viz. Ceruse, or White-lead, there is little difference between them, only one is refined, the other not.
To grind it do thus […].

Conceptual field(s)

MATERIALITE DE L’ŒUVRE → couleurs

Quotation

SECT. III. Of those Colours that are to be Washed, and how to Wash them.
As in the Grinding of Colours I gave you an instance but in one for all the rest, the like I shall do for those Colours which are to be
Washed ; I will make my instance in Red-Lead, which you are to Wash in this manner […].

Conceptual field(s)

MATERIALITE DE L’ŒUVRE → couleurs

Quotation

I Said (among the Colours before mentioned) there was only Sap green to be Steeped, though in Colours to wash Maps and Prints, there are many, […]. To Steep your Sap-green do thus, take a quantity thereof and put it into a Shell, and fill the shell with fair water, to which add some fine powder of Allum to raise the colour ; let it thus steep twenty four hours, and you will have a very good Green.

Conceptual field(s)

MATERIALITE DE L’ŒUVRE → couleurs

Quotation

Chap. I. Of the Names of your Colours, and how to Grind and order them.

The Names of the Colours in Oyl.
BLACKS /
Lamp-black. / Seacoal-black. / Ivory-black. / Charcoal-black. / Earth of Colen.
WHITES /
White-Lead.
GREENS. /
Verdigrease. / Terra vert. / Verditer.
BLEWS. /
Bise. / Indico. / Smalt. / Ultamarine.
REDS. /
Vermilion. / Red-Lead. / Lake. / India-Red. / Ornotto.
YELLOWS. /
Pink. / Masticote. / English Oker. / Orpiment. / Spruse Oker.
Spanish
Brown, Burnt Spruse, Umber.

These are the chief Colours that are used in Painting in Oyl, the most part of which are to be grownd very fine upon your Stone with a Muller, with Linseed-Oyl : some must be Burnt before they be Grownd ; others must be only temper’d upon the Pallat, and not grownd at all.
The Colours to be burnt are these :
Ivory, Spruse, Oker, and Umber.
The Colours that are not to be Grownd at all, but only tempered with Oyl upon your Pallat, are these :
Lamp-black, Verditer, Vermilion, Bise, Smalt, Masticote, Orpiment, Ultamarine.
All the rest are to be Grownd upon your Stone with Linseed-Oyl ; only White-Lead, when you are to use that for Linnen, you must grind it with Oyl of Walnuts, for Linseed-Oyl will make it turn yellow.

Conceptual field(s)

MATERIALITE DE L’ŒUVRE → couleurs

Quotation

Chap. III, How to order your Colours upon your Pallat, and how to temper Shadows for all Complexions.
Dispose your single Colours upon your Pallat in this order, laying them at a convenient distance one from another, so that they be not apt to intermix. First lay on your Vermilion, then lake, then burnt Oker,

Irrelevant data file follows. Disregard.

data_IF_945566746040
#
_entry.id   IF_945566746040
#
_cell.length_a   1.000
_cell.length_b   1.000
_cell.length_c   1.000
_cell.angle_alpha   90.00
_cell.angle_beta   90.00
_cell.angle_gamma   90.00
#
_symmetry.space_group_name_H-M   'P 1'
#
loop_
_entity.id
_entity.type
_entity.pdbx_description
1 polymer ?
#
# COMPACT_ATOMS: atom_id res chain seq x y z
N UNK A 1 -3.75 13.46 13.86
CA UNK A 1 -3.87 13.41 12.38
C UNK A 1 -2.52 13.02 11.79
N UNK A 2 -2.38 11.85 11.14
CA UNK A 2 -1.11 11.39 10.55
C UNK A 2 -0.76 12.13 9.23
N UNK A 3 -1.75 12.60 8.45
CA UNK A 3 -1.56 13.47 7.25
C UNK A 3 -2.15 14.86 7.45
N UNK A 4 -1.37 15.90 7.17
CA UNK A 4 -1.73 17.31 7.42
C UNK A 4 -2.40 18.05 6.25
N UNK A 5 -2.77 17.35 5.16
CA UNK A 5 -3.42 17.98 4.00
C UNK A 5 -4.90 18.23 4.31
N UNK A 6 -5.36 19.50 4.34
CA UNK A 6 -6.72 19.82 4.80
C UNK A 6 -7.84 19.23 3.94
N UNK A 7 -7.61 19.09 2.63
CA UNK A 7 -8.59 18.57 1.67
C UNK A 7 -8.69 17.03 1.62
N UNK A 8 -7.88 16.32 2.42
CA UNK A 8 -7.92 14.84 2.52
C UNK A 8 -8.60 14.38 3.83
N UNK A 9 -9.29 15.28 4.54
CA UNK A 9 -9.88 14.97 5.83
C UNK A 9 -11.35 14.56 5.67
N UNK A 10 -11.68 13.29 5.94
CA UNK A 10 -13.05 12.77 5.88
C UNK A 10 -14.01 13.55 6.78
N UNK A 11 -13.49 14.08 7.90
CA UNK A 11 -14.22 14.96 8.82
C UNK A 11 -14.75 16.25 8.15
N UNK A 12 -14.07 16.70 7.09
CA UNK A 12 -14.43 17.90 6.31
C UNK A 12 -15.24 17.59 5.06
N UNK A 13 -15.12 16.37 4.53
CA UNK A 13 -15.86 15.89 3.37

India Red, Pink, Umber, Blacks, and Smalt : lay the White next to your thumb, because it is oftenest used, for with it you lighten all your shadows ; next to your White lay a stiff sort of Lake : this done, your Pallat is furnished with the single Colours belonging to a Face ; then for the tempering of your Shadows to all Complexions, observe the following Directions.

1. For a Fair Complexion.
Take a little White, and twice as much Vermilion, and as much Lake temper these well together upon your Pallat with the flat blade of your knife ; lay aside by it self on your Pallat the greatest quantity of this to be used for the deepest Carnation of the Face […].
Your Carnations being thus tempered, and orderly laid upon your Pallat, prepare your faint Shadows. For which,
Take Smalt, and mix it with a little White, which may serve for the Eyes ; lay aside the greatest quantity, and to the rest add a little Pink, this well tempered and laid by it self, will serve for the faint greenish shadows in the Face.
Now prepare your deep Shadows : for which take Lake, Pink, […].

2.
For a more Brown or Swarthy Complexion.
Lay your single Colours on your Pallat as before, and in like manner temper them, only amongst your White Lake, and Vermilion, put a little quantity of burnt Oker, to make it look somewhat Tawny […].

3.
For a Tawny Complexion.
The general Colours must be the same as before, only the Shadows are different, for you are to prepare them of Umber, and burnt Oker, […].